African-American Chisolm gathered himself a group of mercenaries of varied fighting skills to help him with the big and dangerous task at hand. They were: an alcoholic gambler Josh Faraday, a rifle sharpshooter Goodnight Robicheaux, an Asian virtuoso with knives Billy Rocks, a bear-like tracker Jack Horne, a Mexican outlaw Vasquez, and a Comanche archer Red Harvest. Together they go to Rose Creek and prepare the town for battle.

Of course, the gunfights were all still there, but the scale multiplied several times over in terms of human casualty, as well as the variety of the guns and the multiple explosions, thanks to advances in effects technology and a bigger budget. There were several memorable lines from the first film that also made their way into this remake. The part where the group leader said he had been offered a lot of things, "but never everything", and that story about a guy falling down a tall building shouting "so far, so good" immediately come to mind. The humorous scenes about the villagers training for battle were also reprised.

There were some significant differences between the 1960 and 2016 version. In this age of political correctness, the poor and inept Mexican villagers of the first film were now replaced by regular white farmers. The multi-racial composition of the Seven had already been mentioned, however unlikely that such a group could ever band together back then. There was no equivalent of the Horst Buchholz character Chico from the first film, an impetuous and hotheaded young cowboy who will get romantically involved with a village lass. There was also no equivalent of Charles Bronson's character Bernardo who got to have dramatic interactions with the children of the village. 

Denzel Washington was the main star of the film as the deadly serious Sam Chisolm, and he remains a magnetic screen presence as ever. However, several times, Chris Pratt stole the scenes from under Washington with his funny one-liners and energetic action scenes as Josh Faraday. Pratt's final scene was a pure Hollywood concoction. Vincent D'Onofrio was delightful as the good-natured brute Jack Horne. Byung Hun-lee was bad-ass as the dour but lightning-fast knife-wielding Billy Rocks.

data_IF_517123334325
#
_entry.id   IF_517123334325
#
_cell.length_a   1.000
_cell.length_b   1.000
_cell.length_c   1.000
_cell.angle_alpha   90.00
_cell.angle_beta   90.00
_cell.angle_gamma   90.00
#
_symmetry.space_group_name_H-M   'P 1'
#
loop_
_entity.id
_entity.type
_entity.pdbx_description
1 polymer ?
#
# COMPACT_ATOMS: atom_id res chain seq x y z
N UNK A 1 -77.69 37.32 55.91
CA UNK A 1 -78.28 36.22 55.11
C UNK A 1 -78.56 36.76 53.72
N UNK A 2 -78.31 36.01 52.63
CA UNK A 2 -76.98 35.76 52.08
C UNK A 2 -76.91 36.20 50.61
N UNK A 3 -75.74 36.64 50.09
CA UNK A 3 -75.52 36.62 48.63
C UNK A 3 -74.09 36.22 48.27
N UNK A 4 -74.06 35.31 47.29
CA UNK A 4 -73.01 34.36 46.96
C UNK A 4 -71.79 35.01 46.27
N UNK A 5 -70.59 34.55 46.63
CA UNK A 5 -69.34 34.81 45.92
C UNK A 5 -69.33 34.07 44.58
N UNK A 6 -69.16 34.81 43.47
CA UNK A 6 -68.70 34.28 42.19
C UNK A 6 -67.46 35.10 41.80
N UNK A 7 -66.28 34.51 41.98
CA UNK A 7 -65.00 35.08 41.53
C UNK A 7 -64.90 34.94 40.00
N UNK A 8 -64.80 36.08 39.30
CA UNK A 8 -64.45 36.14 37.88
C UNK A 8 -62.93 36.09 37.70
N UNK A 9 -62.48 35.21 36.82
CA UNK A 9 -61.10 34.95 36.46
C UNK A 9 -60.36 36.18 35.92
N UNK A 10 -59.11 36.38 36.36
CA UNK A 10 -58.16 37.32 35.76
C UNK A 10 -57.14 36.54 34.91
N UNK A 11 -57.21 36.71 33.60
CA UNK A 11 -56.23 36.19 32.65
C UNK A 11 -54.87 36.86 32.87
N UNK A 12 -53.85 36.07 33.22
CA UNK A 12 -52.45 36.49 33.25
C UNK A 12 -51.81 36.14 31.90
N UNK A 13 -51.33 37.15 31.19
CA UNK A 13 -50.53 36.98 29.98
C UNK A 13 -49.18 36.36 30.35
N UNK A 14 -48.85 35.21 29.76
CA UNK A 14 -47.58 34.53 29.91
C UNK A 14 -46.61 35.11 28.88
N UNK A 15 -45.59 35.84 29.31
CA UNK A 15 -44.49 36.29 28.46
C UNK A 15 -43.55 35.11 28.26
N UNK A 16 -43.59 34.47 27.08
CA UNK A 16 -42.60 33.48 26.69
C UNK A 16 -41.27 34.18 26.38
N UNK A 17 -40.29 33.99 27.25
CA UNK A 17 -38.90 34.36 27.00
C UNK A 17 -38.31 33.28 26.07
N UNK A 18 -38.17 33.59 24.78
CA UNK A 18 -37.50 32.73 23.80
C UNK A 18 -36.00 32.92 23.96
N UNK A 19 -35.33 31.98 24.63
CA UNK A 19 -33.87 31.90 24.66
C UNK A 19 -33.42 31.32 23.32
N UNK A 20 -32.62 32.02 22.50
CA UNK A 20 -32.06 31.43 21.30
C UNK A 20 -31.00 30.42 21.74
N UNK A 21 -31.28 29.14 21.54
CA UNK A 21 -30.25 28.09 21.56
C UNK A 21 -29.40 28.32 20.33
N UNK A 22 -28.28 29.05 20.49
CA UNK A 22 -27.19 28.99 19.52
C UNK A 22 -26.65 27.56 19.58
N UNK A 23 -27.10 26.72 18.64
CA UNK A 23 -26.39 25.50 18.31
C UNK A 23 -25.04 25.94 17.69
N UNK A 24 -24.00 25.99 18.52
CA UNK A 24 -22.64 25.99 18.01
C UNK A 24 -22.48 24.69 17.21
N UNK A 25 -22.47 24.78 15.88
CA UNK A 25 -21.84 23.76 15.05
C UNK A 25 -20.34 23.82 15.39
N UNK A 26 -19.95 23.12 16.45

Some of the Seven though were rather underused. Ethan Hawke as Goodnight Robicheaux was not in too many scenes for a star of his stature, but he made the most of them with his dramatic skills. Alaskan native actor Martin Sensmeier was physically impressive as Red Harvest especially with his bow and arrows, but you wish he had more to do. Mexican actor Manuel Garcia-Rulfo was rather nondescript as Vasquez and you won't really remember any remarkable scene he did. 

As the bad guy, Peter Sargaard chews up the screen with his smoldering cruelty as Bartholomew Bogue. That said, Eli Wallach's character Calvera in the original film still remains to be scarier as a villain. Incidentally, you may note Matt Bomer's name in the credits, but his character Matthew Cullen can only be seen in the pre-opening credit sequence. If you came in during the credits, you would have missed him completely.

As the only female in a major role in this film, Haley Bennett will definitely catch your attention as Emma Cullen. She was portrayed as a very strong character with initiative and gumption. Thankfully, in contrast with usual Hollywood tradition, there was no unnecessary love angle that developed between her and any of the Seven. Bennett's star is on the rise this 2016 with many other upcoming major movie projects aside from this one, including "The Girl on the Train" with Emily Blunt, "Rules Don't Apply" with Warren Beatty, "Thank You for Your Service" with Miles Teller, and Terrence Malick's "Weightless" with Christian Bale.

This millennial version of "The Magnificent Seven" was well-made Western entertainment, updating a classic film for the current generation. Like "3:10 to Yuma" (2007) and "True Grit" (2010) before it, it seems the only Westerns with a good chance to get good box office lately are remakes. The new musical score (the last for which James Horner is credited as a composer) is obviously inspired by the original, but cannot match it. Hearing the original theme music played over the closing credits was nostalgic and invigorating. Director Antoine Fuqua (reuniting with his "Training Day" actors Washington and Hawke here) injects this modern version with a generous amount of excitement, humor and yes, gleeful unbridled violence. 7/10.


Wednesday, September 21, 2016

Review of BLAIR WITCH: Chilling Cacophony

September 21, 2016




"The Blair Witch Project" (1999) was supposedly the raw film stock shot by students Heather Donahue, Michael C. Williams and Joshua Leonard who disappeared while shooting a documentary about the legendary Blair Witch in the wilderness of the Black Hills in Maryland in October of 1994. That indie phenomenon by Daniel Myrick and Eduardo Sanchez was considered a landmark of sorts in the history of film because it started the "found footage" horror genre. 

For me though, watching BWP was one of the worst movie viewing experiences I have ever had. It had such an assaultive level of shakiness in its raw handheld camera work that it was giving me such a bad attack of vertigo right there in the movie house. I could barely look at the screen at all while struggling to keep my stomach contents down. Even then, I still forced myself to stay on to see what happens at the end, only to get that famously unsatisfying abrupt final scene.